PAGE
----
SDN is dead, long live SDN

SDN, or Software Defined Networking, was supposed to be the Next Big Thing(tm) in how networks were built and designed.  In reality it often creates more problems than it solves, and never really addresses the Business Needs of what it was conceived to accomplish.


One of the problems, as others have pointed out, is that SDN from post-conception became all about vendor lock-in. You were tied to their software, which was tied to their hardware, which was tied to their reference designs, methodologies, features, upgrade cycles, and support systems. All that money you would save (hah!) on expensive network engineers suddenly was diverted into a recurring revenue model with a vendor. You wouldn’t actually save any money at all, instead you would hemorrhage cash flow into companies like Cisco.

Another problem was that for most vendors, their “fancy” SDN software was really only about “solving” a very specific problem, or small set of problems that had limited possibilities.  Sure your SDN vendor might throw you a web page with more graphs than a demo grafana dashboard, but under the hood it was no better than a bunch of QBASIC GOTO statements to manage the load balancing and traffic predestination of various WAN links.

At the end of the day, none of this really came together to solve real problems other than propping up $vendor’s quarterly balance sheet.


… and then came Whitebox Networking. No, that’s not a vendor, but a term for taking reference hardware designs from companies like Broadcom, slapping on the network operating system of your choice (Cumulus NetworksFree Range RoutingSnaprouteVyatta, etc.), and walking out the door with extra cash in hand with virtually unlimited capabilities in the equipment you just purchased. No longer are we tied to a specific all-encompassing vendor to meet our organization’s networking requirements in terms of hardware and software.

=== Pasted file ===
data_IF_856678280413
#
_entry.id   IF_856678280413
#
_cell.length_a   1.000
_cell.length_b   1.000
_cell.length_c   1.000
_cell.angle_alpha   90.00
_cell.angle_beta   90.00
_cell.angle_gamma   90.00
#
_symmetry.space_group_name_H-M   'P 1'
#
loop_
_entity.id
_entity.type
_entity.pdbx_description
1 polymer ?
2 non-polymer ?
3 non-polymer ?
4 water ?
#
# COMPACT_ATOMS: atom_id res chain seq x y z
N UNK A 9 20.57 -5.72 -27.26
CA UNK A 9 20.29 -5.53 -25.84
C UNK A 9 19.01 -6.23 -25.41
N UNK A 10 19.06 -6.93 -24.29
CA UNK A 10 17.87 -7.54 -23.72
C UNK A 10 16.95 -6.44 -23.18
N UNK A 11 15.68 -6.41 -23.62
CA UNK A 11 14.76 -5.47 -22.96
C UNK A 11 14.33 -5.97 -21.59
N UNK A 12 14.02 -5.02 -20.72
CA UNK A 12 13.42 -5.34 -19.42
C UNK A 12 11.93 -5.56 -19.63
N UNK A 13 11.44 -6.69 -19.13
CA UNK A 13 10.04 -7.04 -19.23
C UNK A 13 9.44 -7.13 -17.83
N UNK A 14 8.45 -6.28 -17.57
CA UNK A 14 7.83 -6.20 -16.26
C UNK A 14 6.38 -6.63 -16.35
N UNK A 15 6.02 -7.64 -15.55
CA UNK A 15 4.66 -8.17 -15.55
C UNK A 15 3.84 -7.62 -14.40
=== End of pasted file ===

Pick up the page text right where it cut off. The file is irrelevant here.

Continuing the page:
Okay, so this helped break the nefarious umbilical cord between organizational IT and $vendor, but we still lacked ways to combine network designs and equipment and software and documentation to meet business needs in a way that didn’t take months or years of methodical planning, creating documentation, change windows, etc. only to realize that something was missed and that the needs of the business aren’t really being solved (and done in real-time, for that matter).


Enter Intent-Based-Networking, or IBN.

Ohhh look, another markety thing!  Shiny!

All <snark></snark> aside, this is what SDN was really designed to do.  In theory in this model one designs not the network, but the needs of a service or application and lets the software design or redesign the existing network in realtime to meet that need.

Let that sink in for a bit.  Seriously.  Go grab a cup of coffee, tea, water, Kentucky bourbon, or whatever tickles your fancy while you think on this.

Let me say it again:

“… in this model one designs not the network, but the needs of a service or application and lets the software design or redesign the existing network in realtime to meet that need.”

So going a bit deeper into the concept here, you might tell your IBN software that you intend to deploy an application (X) using storage resource (Y), any particular Quality of Service or SLA requirements you have, and then the software will reconfigure your mixed-vendor network to create an environment that meets these needs.  This is just one example, but it’s an amazingly powerful concept with real promise. 


We’ve all heard stuff like this before in IT – tech that seems too good to be true.  “This world-changing tech is a paradigm shift that overlays and merges business acumen with network zeitgeist to create synergy of idea and symmetry in execution.” – or something.  Blah, blah blah.  12 months later and a few million $ in the hole, nobody is any happier except for the salesmen (sales-women, sales-person, sales-you, so-on) who made comission on your folly.  You get stuck trying to implement their crap, and they take off to the airport in their 2nd or 3rd Ferrari to head to Maldives.

… but this time, it seems to be legit.  Much like how x86 / x64, the iPhone, Linux, VMware, and to a lesser extent Ubiquiti (with outdoor wireless and UniFi) changed segments of IT in massive ways, Intent Based Networking has actual promise and real customers.

As covered on a recent podcast, Apstra has a real product to do this NOW.  Yes, it’s young technology, but it’s rapidly developing. Other vendors are getting in on this as well; new, hip software companies as well as the usual suspects of traditional vendors. Both have skin in the game of course, and this will be a long ugly battle before the fog rolls off.

Until then, keep brushing up on your python and your cloud certifications.  Automation in the network is just the start.

“Stay woke” 😉